Mortgage protection not assigned

Virgitwit

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2
Hi. My husband died suddenly a few years ago. Ihave 2 young children. We had mortgage protection insurance, however the lender never took an assignment on the policy and the insurance provider paid the death benefit to me as joint life. I've had to use some of the money for certain expenses and living costs, but I still have a lump sum of around 75% of the loan amount. Am I legally obliged to pay this off? I have a tracker mortgage with approx 17 years left. Thanks for your replies
 

mf1

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4,223
"Am I legally obliged to pay this off? "

Yes. But that's not the question you actually want an answer to. You want to know what would happen if the bank found out.

It was a condition of getting the mortgage that the policy would be assigned.

I am amazed that the funds issued when the policy had not been assigned.

You've chosen not to discharge the mortgage entirely. Presumably you are continuing to discharge the monthly repayments.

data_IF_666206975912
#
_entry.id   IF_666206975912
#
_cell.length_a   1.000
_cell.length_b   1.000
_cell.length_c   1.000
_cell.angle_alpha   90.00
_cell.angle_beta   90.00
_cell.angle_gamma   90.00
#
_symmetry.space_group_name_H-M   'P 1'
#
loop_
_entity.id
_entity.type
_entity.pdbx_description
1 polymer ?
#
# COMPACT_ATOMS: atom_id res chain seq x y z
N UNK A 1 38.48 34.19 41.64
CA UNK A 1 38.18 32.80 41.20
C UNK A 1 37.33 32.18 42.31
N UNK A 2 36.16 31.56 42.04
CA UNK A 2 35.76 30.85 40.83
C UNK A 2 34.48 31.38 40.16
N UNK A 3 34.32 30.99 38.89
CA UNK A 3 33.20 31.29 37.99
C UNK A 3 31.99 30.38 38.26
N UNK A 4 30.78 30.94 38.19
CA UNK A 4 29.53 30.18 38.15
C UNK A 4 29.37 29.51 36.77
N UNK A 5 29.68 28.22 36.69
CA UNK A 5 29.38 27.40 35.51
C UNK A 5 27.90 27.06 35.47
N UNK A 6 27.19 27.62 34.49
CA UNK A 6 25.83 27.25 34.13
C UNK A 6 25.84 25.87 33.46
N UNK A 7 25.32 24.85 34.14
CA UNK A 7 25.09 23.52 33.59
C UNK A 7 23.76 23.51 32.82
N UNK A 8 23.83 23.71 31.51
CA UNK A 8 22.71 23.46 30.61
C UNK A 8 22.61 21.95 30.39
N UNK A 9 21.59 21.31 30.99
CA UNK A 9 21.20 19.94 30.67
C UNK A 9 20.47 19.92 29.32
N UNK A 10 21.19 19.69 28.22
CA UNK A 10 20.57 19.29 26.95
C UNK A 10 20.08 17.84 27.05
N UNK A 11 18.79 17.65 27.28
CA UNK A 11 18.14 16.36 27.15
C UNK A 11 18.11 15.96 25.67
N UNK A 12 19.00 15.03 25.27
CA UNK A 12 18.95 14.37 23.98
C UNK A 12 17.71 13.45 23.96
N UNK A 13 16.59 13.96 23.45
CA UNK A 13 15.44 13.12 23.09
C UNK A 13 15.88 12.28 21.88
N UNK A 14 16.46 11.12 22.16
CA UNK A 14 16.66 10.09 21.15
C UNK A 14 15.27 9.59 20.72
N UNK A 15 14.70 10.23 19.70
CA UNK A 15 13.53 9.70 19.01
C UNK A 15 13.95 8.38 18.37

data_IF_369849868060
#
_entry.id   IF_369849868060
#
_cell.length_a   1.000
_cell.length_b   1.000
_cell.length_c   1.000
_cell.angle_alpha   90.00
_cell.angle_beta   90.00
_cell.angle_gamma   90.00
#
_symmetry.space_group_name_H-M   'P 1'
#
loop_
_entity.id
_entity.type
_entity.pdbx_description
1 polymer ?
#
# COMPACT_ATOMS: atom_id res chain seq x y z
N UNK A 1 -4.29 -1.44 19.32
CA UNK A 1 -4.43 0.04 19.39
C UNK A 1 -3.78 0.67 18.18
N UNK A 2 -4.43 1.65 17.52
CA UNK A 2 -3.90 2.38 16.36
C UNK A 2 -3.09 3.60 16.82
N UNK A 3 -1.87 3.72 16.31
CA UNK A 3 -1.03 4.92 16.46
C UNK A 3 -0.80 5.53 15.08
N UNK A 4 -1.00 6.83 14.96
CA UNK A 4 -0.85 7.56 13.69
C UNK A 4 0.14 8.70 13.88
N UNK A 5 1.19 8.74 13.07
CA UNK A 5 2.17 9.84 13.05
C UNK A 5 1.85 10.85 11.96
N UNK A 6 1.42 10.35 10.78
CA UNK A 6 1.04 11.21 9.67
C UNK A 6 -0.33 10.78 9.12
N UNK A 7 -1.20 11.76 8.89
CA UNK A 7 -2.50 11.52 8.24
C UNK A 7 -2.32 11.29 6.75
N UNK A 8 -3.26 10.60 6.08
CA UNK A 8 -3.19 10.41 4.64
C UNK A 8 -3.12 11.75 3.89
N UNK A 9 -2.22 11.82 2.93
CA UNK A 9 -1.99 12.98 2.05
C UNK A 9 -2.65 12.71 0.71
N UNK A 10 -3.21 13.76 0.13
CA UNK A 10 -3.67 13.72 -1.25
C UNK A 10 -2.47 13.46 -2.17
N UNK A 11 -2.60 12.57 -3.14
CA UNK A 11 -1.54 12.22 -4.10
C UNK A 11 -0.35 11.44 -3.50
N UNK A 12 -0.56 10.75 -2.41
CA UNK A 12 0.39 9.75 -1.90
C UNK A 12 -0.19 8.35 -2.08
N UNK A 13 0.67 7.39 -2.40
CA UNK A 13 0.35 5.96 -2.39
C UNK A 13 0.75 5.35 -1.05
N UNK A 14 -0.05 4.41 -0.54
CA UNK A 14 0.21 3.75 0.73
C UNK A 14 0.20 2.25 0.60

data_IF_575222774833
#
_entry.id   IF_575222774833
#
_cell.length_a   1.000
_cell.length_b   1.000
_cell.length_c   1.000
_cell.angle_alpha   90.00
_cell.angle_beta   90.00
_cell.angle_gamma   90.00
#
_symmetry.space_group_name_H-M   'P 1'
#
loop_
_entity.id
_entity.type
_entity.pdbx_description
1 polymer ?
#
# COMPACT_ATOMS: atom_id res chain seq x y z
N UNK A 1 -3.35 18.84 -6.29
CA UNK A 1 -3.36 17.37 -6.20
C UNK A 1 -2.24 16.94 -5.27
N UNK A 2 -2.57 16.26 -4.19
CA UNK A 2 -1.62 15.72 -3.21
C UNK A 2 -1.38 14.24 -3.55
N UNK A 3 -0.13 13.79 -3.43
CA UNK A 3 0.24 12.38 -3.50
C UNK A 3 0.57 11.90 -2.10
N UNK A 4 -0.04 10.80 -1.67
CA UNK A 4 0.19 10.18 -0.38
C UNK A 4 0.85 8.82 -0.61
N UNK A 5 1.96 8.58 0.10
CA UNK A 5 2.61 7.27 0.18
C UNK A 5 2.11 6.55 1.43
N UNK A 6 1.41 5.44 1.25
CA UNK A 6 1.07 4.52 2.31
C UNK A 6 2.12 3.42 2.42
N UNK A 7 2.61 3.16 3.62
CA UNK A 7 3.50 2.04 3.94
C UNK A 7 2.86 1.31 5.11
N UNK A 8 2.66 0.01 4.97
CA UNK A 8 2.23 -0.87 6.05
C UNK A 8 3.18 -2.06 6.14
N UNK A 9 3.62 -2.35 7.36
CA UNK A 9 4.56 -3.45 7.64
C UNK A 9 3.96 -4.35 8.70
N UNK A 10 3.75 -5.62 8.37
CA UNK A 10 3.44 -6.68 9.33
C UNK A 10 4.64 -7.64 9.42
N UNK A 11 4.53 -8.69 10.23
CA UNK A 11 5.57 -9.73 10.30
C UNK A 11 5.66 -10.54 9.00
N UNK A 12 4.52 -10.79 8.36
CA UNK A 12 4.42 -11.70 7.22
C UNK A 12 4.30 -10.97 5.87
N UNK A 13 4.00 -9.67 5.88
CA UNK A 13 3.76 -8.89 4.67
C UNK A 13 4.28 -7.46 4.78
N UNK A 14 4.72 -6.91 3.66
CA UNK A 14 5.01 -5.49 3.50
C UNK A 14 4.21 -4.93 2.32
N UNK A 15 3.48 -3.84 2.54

So long as you continue to do so, I suspect the bank won't care.

mf
 

cremeegg

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3,026
"Am I legally obliged to pay this off? "

Yes.
Legally obliged in the same way as you are legally obliged to pay tax ? If you don't pay your taxes you can be penalised etc.

or

Legally obliged in the sense that if the bank took you to court they could force you to pay off the mortgage.
 

Virgitwit

New Member
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2
"Am I legally obliged to pay this off? "

Yes. But that's not the question you actually want an answer to. You want to know what would happen if the bank found out.

It was a condition of getting the mortgage that the policy would be assigned.

I am amazed that the funds issued when the policy had not been assigned.

You've chosen not to discharge the mortgage entirely. Presumably you are continuing to discharge the monthly repayments.

So long as you continue to do so, I suspect the bank won't care.

mf